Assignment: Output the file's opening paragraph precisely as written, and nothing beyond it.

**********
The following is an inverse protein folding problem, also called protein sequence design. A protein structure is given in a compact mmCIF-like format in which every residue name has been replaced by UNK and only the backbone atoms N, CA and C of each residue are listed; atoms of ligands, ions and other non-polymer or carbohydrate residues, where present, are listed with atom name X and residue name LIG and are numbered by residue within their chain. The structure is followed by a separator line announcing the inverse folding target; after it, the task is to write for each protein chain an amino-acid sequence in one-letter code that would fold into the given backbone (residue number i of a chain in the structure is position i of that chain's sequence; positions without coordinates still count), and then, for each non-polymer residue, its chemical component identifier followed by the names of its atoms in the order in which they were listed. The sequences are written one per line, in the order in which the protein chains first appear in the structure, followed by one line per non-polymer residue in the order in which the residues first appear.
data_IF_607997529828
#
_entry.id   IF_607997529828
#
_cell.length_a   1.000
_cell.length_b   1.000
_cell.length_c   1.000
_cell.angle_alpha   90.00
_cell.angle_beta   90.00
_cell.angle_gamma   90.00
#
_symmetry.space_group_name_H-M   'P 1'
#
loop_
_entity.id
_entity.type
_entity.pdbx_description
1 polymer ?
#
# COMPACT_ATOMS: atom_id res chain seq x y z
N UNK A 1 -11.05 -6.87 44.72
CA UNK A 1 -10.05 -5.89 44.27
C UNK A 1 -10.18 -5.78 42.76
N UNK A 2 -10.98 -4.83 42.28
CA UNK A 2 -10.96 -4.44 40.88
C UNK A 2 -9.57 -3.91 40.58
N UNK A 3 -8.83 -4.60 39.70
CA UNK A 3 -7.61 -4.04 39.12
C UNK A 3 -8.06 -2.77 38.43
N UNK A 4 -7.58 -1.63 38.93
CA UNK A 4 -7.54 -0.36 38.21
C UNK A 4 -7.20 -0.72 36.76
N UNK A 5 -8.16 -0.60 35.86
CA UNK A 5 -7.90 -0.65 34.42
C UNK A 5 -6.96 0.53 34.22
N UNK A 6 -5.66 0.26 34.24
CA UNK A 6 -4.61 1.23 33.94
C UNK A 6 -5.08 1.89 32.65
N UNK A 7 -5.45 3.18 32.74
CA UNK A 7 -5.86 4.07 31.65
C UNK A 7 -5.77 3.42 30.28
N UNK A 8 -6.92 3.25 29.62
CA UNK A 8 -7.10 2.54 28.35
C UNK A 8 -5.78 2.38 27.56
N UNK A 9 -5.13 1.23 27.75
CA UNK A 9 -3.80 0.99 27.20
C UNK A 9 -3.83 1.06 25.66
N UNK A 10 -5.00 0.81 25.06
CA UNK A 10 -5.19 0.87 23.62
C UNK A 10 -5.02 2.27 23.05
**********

The following is an inverse protein folding problem, also called protein sequence design. A protein structure is given in a compact mmCIF-like format in which every residue name has been replaced by UNK and only the backbone atoms N, CA and C of each residue are listed; atoms of ligands, ions and other non-polymer or carbohydrate residues, where present, are listed with atom name X and residue name LIG and are numbered by residue within their chain. The structure is followed by a separator line announcing the inverse folding target; after it, the task is to write for each protein chain an amino-acid sequence in one-letter code that would fold into the given backbone (residue number i of a chain in the structure is position i of that chain's sequence; positions without coordinates still count), and then, for each non-polymer residue, its chemical component identifier followed by the names of its atoms in the order in which they were listed. The sequences are written one per line, in the order in which the protein chains first appear in the structure, followed by one line per non-polymer residue in the order in which the residues first appear.